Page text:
For a long while now Bangladesh have been the bosses at the lower level of international cricket. They’ve dominated the likes of Scotland, Netherlands, Thailand, and even Ireland consistently over the last few years. More recently, they have even begun to challenge some of the higher ranked teams on the circuit. Therefore, their success— despite the absence of one of their star players— in the ICC Women’s T20 World Cup Qualifier 2019 in Scotland did not come as a surprise.
Thailand’s success on the other hand has been a heart-warming story. Despite their blazing form over the past year, many would have expected that Sornarrin Tippoch’s team would fold on the big stage. After all, it was the first time they were coming into a tournament with realistic expectations, and the pressure that comes with being one of the favourites.
However, Thailand have stood up to be counted as a real force in associate cricket. They have downed Ireland, Netherlands and a resurgent Papua New Guinea on the way to the final, where they will meet a giant of the associate game.
On Saturday (September 7), Bangladesh will clash with the Asian Qualifier champions in an attempt to defend the crown they had won last year in Netherlands. The Forfashire Cricket Club in Dundee will see the an all-Asian final: giants versus the upstarts.
Both teams have played varying styles of cricket through the tournament— at times dominating, and at others having to scrap for a win— but like all good sides, they have found ways to come out on top.
Bangladesh have faced their share of scares this tournament— against PNG, and then Ireland in the semi-finals— but are yet to put in a complete performance. As has been the case for close to a year now— since their Asia Cup victory in 2018— their batting has been a huge let down. Without Rumana Ahmed, the line-up has looked brittle, only Nigar Sultana, Fargana Hoque and Fahima Khatun providing some solidity. Their more powerful players— Ayasha Rahman and Sanjida Islam— have been mere shadows of themselves, but one thing Bangladesh will be thrilled by, is the maturity Sanjida showed in the semi-final.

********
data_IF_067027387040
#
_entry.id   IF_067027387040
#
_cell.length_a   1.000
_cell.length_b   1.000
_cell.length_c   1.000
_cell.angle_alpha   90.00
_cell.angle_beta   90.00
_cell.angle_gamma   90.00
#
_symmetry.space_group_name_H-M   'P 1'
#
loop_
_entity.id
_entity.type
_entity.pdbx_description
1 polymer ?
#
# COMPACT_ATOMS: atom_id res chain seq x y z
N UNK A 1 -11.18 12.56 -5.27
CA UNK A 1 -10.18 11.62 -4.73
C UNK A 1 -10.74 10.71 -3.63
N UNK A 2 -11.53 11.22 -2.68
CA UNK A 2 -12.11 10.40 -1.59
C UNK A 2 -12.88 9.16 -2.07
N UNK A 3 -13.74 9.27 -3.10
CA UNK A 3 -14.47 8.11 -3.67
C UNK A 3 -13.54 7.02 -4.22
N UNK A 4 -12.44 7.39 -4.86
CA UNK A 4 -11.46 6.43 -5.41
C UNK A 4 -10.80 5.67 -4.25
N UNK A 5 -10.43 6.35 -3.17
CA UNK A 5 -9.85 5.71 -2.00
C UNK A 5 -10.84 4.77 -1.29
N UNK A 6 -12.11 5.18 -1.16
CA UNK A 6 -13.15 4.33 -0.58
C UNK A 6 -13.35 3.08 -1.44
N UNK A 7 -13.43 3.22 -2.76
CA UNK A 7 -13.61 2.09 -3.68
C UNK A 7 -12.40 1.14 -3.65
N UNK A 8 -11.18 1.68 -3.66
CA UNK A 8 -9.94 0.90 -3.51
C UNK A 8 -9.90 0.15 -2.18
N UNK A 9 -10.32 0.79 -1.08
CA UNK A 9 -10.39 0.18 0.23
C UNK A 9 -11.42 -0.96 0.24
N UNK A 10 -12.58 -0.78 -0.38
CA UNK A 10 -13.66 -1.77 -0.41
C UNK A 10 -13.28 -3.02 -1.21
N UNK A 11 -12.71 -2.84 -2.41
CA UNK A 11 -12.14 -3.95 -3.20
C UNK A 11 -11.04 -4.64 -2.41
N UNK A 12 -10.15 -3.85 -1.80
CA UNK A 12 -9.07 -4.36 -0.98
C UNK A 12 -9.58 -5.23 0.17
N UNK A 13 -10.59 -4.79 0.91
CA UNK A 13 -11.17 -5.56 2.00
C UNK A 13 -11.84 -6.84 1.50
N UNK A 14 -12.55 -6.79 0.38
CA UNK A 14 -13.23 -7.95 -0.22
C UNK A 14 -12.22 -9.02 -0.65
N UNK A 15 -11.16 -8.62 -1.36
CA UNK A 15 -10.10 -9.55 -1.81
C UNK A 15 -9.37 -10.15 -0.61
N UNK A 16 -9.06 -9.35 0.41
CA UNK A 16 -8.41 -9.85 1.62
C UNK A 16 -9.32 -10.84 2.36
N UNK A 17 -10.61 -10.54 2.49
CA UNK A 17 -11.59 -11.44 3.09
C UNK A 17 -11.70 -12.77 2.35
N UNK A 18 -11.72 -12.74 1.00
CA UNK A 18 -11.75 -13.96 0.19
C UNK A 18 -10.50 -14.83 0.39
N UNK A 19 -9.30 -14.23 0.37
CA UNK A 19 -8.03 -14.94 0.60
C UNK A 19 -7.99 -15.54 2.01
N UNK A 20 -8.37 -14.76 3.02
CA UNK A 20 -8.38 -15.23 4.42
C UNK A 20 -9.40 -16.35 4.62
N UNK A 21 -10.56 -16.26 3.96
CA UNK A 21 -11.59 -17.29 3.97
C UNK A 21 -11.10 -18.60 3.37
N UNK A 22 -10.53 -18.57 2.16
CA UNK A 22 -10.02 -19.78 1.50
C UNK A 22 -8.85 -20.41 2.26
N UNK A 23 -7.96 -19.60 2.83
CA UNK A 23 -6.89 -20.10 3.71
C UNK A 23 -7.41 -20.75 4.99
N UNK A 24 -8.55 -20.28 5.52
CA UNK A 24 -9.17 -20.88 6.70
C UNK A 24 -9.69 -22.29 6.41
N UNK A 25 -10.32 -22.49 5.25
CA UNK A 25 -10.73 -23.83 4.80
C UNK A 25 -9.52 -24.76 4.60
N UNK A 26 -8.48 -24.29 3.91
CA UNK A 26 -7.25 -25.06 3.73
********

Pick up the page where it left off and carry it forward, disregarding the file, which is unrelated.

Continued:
With her side staring down the barrel, at a potential defeat, Sanjida paced her innings beautifully, soaking up the pressure before choosing her moments to attack perfectly. She kept Bangladesh abreast with the rate before pulling a sucker punch in the 17th over.
Unexpectedly, Bangladesh’s bowlers have been their saving grace. Nahida Akter, the diminutive left-arm spinner has been a real surprise package. While her accuracy was never in doubt, that she has developed enough variation and guile to deceive the batters and pick up wickets regularly is a pleasant surprise. Akter is the joint second-highest wicket-taker with eight wickets at an average of 6.12 and economy of 4.14.
On the pace front, Jahanara Alam seems to have finally found her stride in the tournament, bowling full, straight and fast, consistently attacking the opening batters. Her contributions in the final will be crucial, especially against what looks like a top-heavy Thai line-up— early wickets will be the key.
Much like their opponents on Saturday, Thailand too have been a bowling-centric team. The duo of Chainda Sutthiruang, the right-arm medium pacer, and Suleeporn Laomi, the leg-spinner, have been their best bowlers in the tournament so far. Sutthiruang’s inswingers have been a revelation. She has taken 12 wickets in only 13.2 overs at a strike rate of 6.6. Her attacking approach— always honing in on the stumps— has caught many an opening batter by surprise. Bangladesh will do well to devise a plan against her— stay away from the cover drive, will likely be the way to go.
Thailand’s batting too has been a bit of a concern. While they lack the depth of Bangladesh, they have a group of players willing to stick it out and make gritty contributions. One major worry for the Thai team though could be their lack of a power hitter. All their batters rely heavily on using the pace of the bowlers, and scampering through the wickets. If they happen to be in pursuit of a large target, their batting will be severely tested.
September 7 will likely be one of the biggest days in Thai cricket for a long time – win or lose, they have a place in the history books. However, as Tippoch has made clear from the start, Thailand are in the tournament looking for nothing less than a win.
Both teams are evenly matched going in to the final. Based on form and experience, one would expect Bangladesh to come out on top, but if Thailand have shown anything, it is that they thrive under pressure. They will no doubt be up for the challenge and keen to end this historic campaign on an even bigger high. However, Bangladesh won’t give up their crown so easily— if anything, they will want to reiterate their dominance in the global qualifiers and hand a crushing blow to the upstarts!